Scabious columbaria is an attractive native perennial of dry unimproved grasslands and unshaded rocky outcrops, generally on calcareous substrates. Scabiosa columbaria produces a mass of lilac-blue flowers, in round heads on long stalks. The flower stalks arise from a rosette of blunt oval and long-stalked leaves.
This native has been the original plant material from which many award winning garden cultivars have been bred and looks equally at home in a garden border or wildflower meadow.
This perennial form of Scabiosa are very easy to grow, they are hardy to below -18°C (0°F) and will flower in their first year from an early sowing. Scabiosa is a good source of nectar for both bees and butterflies and never fails to bloom throughout the whole summer and last well into autumn.
These beautiful flowers may have a rather ugly name, but they are one of the best perennial flowers for cutting, with long, clean stems that display beautifully in a vase.
The combinations for Scabiosa with other plants are limitless, for it can be used with spring annuals, summer perennials or in a bed as groundcover and colour filler. Mass plant Scabiosa in a wildflower garden or position smaller clumps on a rockery. Use it to provide a splash of colour in a townhouse garden or as an edging plant along the front of an informal border. This reliable plant gives a sea of beautiful blue flowers week after week.
Sowing: Sow in spring or autumn
Seeds can be sown indoors or directly where they are to flower. Sow January to March for flowering from June onwards, or April to August for flowering the following year.
Sow thinly, 6mm (¼in) deep in drills 30cm (12in) apart, directly where they are to grow, in well-cultivated soil which has been raked to a fine tilth. Water ground regularly, especially in dry periods. When large enough to handle, thin out seedlings until they are finally 30cm (12in) apart in spring.
Fill trays or pots with good, well draining seed compost (John Innes or similar). Stand the pots in water to moisten then drain. Sow 1/16 inch (1.5mm) deep. Cover seed lightly with a fine sprinkling of sieved soil. Place the container in a propagator or seal in a polythene bag after sowing to keep the moisture constant. Place in a warm place at around 18 to 21°C (65-70°F). Make sure that the compost is kept moist but not wet. Germinates usually in around 2 to 3 weeks but can occasionally be erratic.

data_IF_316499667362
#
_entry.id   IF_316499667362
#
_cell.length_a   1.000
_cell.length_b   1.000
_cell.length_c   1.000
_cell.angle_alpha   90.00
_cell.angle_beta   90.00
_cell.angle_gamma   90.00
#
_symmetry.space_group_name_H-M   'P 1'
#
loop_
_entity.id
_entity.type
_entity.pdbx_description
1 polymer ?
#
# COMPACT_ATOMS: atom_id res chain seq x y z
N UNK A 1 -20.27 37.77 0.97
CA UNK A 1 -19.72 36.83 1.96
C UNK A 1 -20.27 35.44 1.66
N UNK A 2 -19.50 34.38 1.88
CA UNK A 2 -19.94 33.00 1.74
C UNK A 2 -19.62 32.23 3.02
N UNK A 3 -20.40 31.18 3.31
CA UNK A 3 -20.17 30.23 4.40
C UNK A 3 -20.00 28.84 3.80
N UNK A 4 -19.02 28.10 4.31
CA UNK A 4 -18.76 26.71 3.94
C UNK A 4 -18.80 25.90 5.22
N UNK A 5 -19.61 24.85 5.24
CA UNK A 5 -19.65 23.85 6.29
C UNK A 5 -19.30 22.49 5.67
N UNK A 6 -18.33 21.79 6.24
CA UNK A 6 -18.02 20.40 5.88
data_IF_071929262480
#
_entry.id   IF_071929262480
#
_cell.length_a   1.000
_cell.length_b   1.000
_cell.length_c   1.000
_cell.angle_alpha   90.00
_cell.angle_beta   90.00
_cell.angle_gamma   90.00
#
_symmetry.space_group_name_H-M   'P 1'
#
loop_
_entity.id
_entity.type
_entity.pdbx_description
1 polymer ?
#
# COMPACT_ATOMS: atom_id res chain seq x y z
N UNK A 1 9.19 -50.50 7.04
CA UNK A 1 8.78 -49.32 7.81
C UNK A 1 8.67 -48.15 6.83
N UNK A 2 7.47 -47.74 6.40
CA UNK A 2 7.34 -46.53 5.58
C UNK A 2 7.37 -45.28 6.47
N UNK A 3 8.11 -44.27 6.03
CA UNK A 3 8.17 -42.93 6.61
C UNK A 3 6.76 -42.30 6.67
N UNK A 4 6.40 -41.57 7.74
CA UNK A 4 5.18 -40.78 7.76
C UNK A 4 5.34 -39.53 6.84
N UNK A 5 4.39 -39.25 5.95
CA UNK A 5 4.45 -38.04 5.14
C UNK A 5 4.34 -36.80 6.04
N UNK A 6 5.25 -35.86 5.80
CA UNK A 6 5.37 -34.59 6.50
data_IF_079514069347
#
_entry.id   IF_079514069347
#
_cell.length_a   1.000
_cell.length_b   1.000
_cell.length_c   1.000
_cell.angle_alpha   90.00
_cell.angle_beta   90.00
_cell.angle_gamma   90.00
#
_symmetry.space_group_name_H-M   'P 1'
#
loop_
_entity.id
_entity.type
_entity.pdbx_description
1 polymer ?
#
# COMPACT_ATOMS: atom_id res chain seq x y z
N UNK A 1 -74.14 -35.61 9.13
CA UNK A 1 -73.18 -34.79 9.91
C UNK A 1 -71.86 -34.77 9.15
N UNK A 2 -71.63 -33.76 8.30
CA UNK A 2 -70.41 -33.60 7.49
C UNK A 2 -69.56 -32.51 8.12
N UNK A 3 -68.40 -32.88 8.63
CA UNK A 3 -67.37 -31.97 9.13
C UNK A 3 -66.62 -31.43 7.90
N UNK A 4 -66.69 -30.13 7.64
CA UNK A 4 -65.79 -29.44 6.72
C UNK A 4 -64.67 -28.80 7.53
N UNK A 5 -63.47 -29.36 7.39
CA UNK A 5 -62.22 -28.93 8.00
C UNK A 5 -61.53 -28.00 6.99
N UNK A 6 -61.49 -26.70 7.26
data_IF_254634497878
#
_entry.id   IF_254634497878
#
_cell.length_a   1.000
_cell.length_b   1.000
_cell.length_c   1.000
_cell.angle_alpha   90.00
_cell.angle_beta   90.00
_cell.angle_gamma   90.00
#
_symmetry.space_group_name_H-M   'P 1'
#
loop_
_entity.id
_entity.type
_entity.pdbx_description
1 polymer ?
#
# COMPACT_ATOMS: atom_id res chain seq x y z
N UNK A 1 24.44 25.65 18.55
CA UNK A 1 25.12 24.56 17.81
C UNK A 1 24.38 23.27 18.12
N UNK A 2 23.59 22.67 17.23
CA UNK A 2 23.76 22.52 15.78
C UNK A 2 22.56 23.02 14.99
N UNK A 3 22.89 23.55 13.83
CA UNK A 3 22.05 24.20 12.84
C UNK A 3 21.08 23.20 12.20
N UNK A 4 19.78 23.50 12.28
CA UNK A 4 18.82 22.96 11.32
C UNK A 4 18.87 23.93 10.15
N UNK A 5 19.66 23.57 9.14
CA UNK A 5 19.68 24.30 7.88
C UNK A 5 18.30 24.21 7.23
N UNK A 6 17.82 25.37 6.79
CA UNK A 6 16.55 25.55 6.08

Prick out seedlings when large enough to handle into 9-10cm (4in) pots after 4 weeks. Grow on at 10°C (50°F) Use larger pots, 13-15cm per plant, if they are to stay in containers. Acclimatise young plants to outdoor conditions before planting out. Space the plants 30 to 60cm (12 to 24in) apart.
All scabious prefer well-drained soil and a sunny position. They dislike cold, wet winters. A top dressing of grit in October will aid surface drainage. However they also hate hot, humid weather and do best in temperate conditions.
S. columbaria has long stems that initially produce one large flower. But if you snip the dying flower stem back to the lowest buds, halfway down, two slightly shorter-stemmed flowers will spring from the bud axils. Deadheading encourages plants to flower on and on. Many scabious (and related genera) set seed prolifically if left. Seeds can be collected in autumn, dried and sown the following spring without losing viability.